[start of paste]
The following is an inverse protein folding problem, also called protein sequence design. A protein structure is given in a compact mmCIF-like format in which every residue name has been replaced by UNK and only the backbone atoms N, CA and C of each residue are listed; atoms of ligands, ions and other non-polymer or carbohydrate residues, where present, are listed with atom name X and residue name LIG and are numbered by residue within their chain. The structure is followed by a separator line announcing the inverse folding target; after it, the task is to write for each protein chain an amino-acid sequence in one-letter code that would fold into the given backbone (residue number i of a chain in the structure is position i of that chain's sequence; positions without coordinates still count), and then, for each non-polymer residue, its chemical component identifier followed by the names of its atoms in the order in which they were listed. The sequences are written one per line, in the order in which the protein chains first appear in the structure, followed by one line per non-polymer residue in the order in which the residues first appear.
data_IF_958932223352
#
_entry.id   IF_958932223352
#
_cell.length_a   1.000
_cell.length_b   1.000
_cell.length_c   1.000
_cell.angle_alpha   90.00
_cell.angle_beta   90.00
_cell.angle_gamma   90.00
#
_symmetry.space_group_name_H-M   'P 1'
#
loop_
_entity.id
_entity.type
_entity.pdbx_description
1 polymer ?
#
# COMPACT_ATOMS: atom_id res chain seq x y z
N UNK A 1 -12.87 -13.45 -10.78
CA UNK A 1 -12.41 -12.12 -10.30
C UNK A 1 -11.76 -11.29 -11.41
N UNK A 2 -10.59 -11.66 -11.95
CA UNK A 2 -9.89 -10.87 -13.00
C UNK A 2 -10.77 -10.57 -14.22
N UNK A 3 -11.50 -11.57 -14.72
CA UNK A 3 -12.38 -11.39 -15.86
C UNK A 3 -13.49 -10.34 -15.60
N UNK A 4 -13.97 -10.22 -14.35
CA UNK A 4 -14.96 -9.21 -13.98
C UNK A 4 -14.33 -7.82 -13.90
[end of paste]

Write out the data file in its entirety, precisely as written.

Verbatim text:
The following is an inverse protein folding problem, also called protein sequence design. A protein structure is given in a compact mmCIF-like format in which every residue name has been replaced by UNK and only the backbone atoms N, CA and C of each residue are listed; atoms of ligands, ions and other non-polymer or carbohydrate residues, where present, are listed with atom name X and residue name LIG and are numbered by residue within their chain. The structure is followed by a separator line announcing the inverse folding target; after it, the task is to write for each protein chain an amino-acid sequence in one-letter code that would fold into the given backbone (residue number i of a chain in the structure is position i of that chain's sequence; positions without coordinates still count), and then, for each non-polymer residue, its chemical component identifier followed by the names of its atoms in the order in which they were listed. The sequences are written one per line, in the order in which the protein chains first appear in the structure, followed by one line per non-polymer residue in the order in which the residues first appear.
data_IF_958932223352
#
_entry.id   IF_958932223352
#
_cell.length_a   1.000
_cell.length_b   1.000
_cell.length_c   1.000
_cell.angle_alpha   90.00
_cell.angle_beta   90.00
_cell.angle_gamma   90.00
#
_symmetry.space_group_name_H-M   'P 1'
#
loop_
_entity.id
_entity.type
_entity.pdbx_description
1 polymer ?
#
# COMPACT_ATOMS: atom_id res chain seq x y z
N UNK A 1 -12.87 -13.45 -10.78
CA UNK A 1 -12.41 -12.12 -10.30
C UNK A 1 -11.76 -11.29 -11.41
N UNK A 2 -10.59 -11.66 -11.95
CA UNK A 2 -9.89 -10.87 -13.00
C UNK A 2 -10.77 -10.57 -14.22
N UNK A 3 -11.50 -11.57 -14.72
CA UNK A 3 -12.38 -11.39 -15.86
C UNK A 3 -13.49 -10.34 -15.60
N UNK A 4 -13.97 -10.22 -14.35
CA UNK A 4 -14.96 -9.21 -13.98
C UNK A 4 -14.33 -7.82 -13.90